Busy Week In Boulder

Rocky Radar has a great schedule of a bunch of entrepreneurial events happening from 2/2 – 2/9 in and around Boulder.  I’ve been getting lots of questions lately from people recently asking “how do I get involved in the Boulder entrepreneurial scene” – the short answer is “show up!”

I’m participating in a couple of the events this week.

  • Tuesday @ 5pm: Feld on Finance, Wolf Law, Boulder: Phil Weiser, professor at CU Law and the head of the Silicon Flatirons program, will be interviewing me on finance (aka “whatever questions Phil feels like asking me.”)
  • Tuesday @ 6:30pm: New Tech Meetup, Wolf Law, CU-Boulder: I’m going to participate in this month’s New Tech Meetup.  I’ll be doing Q&A on VC / financing for as long as Robert Reich chooses to keep me on stage.
  • Sunday @ 9:45am: The Digital Broadband Migration, Wolf Law, CU Boulder: The Internet’s Challenge to Policymakers – part of the Silicon Flatiron program “The Digital Broadband Migration: Imagining the Internet’s Future”

Also, this month’s Boulder Open Coffee Club is happening on Tuesday 2/3 at 8am at The Cup.  I can’t make it because I’ve got a board meeting at StillSecure, but there’s always a good crowd (and some great coffee).

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  • sunn

    It's been another busy week on the farm. First of all, I am happy to report that the storms of last week were easy on us.EX0-101 exam Eaton got golf ball sized hail. We got no hail at all and very little rain out of that storm 640-816 exam (but we did get over 1/2 inch the next day). If we had gotten that hail I doubt we would have had much of anything to harvest. The row covers we use to protect against 70-536 exam such things are not up to golf ball sized hail and would have been shredded along with the plants underneath. Leafy greens would have been ruined and likely the raspberries and strawberries as well. The beets, squashes, turnips, basil, tomatoes, eggplant, peppers, potatoes, onions all would have gotten damaged but would 640-553 exam have recovered in time. But as I said, we dodged a bullet and all is well. But if we had not this would have been a lesson in the risk of farming and the result would be no shares for at least a week and we not having anything to sell for at least a week, probably longer.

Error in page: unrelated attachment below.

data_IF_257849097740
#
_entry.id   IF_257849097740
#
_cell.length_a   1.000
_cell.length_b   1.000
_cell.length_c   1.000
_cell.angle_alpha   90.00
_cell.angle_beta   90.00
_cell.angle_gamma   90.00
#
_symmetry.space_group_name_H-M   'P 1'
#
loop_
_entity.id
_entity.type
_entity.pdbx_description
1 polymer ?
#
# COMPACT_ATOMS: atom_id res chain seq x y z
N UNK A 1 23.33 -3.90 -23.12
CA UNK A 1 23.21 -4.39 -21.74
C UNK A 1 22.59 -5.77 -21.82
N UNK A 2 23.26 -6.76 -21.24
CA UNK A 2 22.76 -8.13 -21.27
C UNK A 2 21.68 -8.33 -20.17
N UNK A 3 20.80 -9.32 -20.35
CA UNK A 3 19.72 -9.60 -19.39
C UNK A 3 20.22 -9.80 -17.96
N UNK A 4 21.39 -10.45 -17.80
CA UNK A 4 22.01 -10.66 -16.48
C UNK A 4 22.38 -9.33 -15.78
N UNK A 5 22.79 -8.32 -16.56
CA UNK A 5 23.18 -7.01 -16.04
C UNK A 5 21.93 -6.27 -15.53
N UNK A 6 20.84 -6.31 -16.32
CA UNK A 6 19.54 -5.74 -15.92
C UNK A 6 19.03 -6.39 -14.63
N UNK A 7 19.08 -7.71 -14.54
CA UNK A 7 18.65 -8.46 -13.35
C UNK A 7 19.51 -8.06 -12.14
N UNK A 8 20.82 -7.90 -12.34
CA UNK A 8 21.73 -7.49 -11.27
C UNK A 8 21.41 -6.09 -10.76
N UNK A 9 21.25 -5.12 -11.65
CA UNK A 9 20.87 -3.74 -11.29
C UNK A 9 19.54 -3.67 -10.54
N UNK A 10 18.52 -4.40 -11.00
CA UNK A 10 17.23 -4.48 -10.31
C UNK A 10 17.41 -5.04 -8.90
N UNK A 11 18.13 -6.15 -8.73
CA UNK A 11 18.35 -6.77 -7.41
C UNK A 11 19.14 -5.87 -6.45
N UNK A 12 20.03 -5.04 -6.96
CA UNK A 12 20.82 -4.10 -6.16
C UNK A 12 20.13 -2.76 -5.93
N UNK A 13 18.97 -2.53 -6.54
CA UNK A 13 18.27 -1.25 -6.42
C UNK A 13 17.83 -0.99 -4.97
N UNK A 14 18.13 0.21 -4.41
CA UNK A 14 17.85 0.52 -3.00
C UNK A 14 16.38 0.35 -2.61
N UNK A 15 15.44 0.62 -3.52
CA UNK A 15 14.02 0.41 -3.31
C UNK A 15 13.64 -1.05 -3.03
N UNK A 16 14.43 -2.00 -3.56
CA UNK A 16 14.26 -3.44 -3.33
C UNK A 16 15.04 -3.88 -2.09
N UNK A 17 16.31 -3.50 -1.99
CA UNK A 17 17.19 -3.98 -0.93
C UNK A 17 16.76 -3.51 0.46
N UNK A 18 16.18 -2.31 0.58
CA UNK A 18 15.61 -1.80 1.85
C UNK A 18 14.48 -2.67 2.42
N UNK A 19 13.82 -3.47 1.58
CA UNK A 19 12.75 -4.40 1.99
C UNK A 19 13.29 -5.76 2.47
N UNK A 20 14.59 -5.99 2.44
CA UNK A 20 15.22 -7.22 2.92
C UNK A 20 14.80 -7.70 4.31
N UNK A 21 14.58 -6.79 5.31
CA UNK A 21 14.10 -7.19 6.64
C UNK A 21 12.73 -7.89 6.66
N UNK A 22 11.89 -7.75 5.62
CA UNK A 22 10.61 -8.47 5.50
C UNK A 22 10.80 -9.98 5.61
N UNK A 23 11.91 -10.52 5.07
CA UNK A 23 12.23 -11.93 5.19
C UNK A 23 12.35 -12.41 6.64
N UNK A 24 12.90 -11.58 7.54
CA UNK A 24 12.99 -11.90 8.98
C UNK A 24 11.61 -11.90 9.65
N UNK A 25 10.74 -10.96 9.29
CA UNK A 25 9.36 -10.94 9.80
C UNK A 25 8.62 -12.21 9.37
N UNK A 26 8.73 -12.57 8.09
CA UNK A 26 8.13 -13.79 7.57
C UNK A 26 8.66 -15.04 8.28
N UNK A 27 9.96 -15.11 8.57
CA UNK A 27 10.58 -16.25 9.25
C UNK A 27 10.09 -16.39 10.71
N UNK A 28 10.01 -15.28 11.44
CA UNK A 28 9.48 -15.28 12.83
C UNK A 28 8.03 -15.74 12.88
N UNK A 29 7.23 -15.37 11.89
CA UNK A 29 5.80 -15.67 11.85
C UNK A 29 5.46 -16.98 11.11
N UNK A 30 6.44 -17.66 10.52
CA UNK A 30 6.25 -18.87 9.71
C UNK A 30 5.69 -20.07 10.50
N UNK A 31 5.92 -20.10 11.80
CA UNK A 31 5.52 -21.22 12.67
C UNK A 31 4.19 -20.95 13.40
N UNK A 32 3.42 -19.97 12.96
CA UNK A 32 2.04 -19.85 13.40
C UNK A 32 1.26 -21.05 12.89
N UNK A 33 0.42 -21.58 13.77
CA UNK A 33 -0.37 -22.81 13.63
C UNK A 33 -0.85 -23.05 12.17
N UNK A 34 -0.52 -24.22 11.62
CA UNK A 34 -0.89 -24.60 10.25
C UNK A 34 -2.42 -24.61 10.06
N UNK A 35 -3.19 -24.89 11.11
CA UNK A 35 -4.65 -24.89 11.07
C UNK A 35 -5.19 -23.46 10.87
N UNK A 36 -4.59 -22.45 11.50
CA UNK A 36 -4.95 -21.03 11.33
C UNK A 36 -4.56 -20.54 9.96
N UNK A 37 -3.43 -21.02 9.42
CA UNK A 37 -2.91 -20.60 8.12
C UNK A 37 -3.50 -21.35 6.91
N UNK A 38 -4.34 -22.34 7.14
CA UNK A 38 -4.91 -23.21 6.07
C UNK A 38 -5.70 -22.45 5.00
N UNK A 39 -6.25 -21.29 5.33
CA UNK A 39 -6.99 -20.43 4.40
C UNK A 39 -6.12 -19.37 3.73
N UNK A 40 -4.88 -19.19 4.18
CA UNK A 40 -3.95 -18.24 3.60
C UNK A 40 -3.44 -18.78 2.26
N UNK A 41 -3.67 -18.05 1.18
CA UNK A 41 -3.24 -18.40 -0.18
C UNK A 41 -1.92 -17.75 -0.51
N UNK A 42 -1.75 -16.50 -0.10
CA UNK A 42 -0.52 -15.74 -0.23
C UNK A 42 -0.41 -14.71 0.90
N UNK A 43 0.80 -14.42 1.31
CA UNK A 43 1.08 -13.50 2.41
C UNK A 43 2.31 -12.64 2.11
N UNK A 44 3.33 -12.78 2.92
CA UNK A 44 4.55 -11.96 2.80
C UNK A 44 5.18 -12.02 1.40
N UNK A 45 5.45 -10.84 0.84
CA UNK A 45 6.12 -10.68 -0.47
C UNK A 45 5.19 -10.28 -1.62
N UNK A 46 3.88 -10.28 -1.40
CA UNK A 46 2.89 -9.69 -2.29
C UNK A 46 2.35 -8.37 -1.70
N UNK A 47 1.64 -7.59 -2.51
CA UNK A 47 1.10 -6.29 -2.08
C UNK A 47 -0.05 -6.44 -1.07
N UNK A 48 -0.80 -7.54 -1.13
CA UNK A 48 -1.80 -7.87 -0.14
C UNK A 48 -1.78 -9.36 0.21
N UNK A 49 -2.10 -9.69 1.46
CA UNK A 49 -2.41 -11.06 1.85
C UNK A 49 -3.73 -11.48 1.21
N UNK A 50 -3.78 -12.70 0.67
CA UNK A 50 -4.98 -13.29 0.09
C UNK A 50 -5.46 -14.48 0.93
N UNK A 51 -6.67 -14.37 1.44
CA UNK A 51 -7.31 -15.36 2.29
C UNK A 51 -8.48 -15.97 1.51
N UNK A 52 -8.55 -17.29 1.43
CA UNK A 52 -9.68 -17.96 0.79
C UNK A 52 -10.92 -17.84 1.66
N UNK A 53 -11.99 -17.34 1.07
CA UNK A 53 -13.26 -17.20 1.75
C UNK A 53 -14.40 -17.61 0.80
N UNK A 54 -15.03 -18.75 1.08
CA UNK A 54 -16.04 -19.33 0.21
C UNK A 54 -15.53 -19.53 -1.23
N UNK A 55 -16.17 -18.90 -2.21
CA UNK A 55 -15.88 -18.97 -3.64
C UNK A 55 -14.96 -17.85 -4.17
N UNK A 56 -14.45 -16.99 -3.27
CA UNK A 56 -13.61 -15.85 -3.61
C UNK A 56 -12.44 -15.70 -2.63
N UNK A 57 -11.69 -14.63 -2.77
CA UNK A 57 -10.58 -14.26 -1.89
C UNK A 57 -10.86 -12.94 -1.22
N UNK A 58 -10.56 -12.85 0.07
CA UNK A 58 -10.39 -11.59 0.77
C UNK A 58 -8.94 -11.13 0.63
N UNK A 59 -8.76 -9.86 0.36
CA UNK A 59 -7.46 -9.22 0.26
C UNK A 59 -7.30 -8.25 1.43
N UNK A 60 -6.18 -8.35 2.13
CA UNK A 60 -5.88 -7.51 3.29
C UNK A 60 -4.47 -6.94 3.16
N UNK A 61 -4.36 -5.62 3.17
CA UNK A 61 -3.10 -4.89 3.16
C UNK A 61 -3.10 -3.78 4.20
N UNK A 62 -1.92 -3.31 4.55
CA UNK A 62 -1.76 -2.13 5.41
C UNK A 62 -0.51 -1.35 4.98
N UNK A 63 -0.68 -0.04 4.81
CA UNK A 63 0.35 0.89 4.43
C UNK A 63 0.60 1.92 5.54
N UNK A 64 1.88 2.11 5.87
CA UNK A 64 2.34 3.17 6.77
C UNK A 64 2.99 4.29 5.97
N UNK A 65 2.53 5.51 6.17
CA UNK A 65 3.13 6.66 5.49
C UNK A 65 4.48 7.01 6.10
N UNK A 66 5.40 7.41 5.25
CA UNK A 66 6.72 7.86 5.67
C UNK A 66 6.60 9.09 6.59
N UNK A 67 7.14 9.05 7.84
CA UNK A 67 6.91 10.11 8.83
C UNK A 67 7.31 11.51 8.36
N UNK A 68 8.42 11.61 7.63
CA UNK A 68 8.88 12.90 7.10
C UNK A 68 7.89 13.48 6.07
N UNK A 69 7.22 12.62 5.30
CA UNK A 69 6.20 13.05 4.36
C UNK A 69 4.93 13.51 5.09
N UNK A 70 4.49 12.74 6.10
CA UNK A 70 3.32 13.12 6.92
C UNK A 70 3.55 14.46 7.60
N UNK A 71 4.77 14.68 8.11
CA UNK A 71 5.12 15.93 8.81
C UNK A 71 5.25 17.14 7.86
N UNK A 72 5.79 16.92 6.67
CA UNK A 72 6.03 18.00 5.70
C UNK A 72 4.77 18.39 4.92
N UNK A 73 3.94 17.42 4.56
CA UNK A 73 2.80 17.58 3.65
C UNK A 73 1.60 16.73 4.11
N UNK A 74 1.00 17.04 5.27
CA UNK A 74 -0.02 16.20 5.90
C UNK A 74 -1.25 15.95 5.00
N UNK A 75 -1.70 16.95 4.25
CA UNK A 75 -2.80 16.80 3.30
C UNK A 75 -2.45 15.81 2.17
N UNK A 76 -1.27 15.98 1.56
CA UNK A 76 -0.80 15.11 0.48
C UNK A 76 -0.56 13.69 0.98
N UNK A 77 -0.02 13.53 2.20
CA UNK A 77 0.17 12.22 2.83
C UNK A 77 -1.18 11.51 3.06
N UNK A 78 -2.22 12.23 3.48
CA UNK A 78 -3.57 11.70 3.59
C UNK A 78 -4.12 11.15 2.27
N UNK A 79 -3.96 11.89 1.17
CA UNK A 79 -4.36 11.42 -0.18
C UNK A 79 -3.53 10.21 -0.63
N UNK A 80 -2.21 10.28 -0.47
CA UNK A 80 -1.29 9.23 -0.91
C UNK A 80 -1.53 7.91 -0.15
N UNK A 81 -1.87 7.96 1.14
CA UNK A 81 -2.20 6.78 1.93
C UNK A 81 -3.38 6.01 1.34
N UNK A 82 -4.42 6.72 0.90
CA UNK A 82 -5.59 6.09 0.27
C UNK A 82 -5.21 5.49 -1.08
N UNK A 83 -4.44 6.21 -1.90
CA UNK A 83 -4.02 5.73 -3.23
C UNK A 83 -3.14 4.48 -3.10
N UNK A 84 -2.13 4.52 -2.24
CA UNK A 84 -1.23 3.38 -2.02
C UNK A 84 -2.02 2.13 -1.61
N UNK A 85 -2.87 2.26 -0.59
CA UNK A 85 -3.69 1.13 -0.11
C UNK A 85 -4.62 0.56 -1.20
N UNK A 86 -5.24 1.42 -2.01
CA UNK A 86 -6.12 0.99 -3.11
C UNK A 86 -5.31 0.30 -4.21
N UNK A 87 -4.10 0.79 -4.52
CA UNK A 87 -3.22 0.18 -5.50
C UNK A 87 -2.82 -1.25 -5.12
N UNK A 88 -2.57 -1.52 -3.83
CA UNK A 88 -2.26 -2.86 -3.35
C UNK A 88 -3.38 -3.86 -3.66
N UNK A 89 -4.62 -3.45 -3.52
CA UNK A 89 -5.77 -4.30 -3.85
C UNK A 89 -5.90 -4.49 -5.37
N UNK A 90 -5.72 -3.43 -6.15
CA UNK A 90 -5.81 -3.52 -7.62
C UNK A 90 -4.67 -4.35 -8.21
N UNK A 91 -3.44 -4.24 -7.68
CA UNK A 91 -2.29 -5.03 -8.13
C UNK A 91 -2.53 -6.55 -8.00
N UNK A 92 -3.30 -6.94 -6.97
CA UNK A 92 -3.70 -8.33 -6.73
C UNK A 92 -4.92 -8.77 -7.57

We are in the midst of getting the tomatoes planted. This should be done by Tuesday afternoon as we only have about 100 plants left. This would have taken less time but we realized after about 3/4 of the tomato stakes had been put up that we do not have enough stakes for all the beds and we need to buy another 75 or so. That would be an easy task except we need two different heights and I lost the sheet that had all the data about what tomato were to be planted and how many beds of each and which beds took which stakes. Fortunately I had posted the list of the maters on my blog and from that I was able to basically remember how many beds of each type and which type takes which sized stake-big indeterminate heirlooms take 7' stakes and the determinants take the little stakes. Now almost all the maters are transplanted and we have a good idea of what we need stake-wise.

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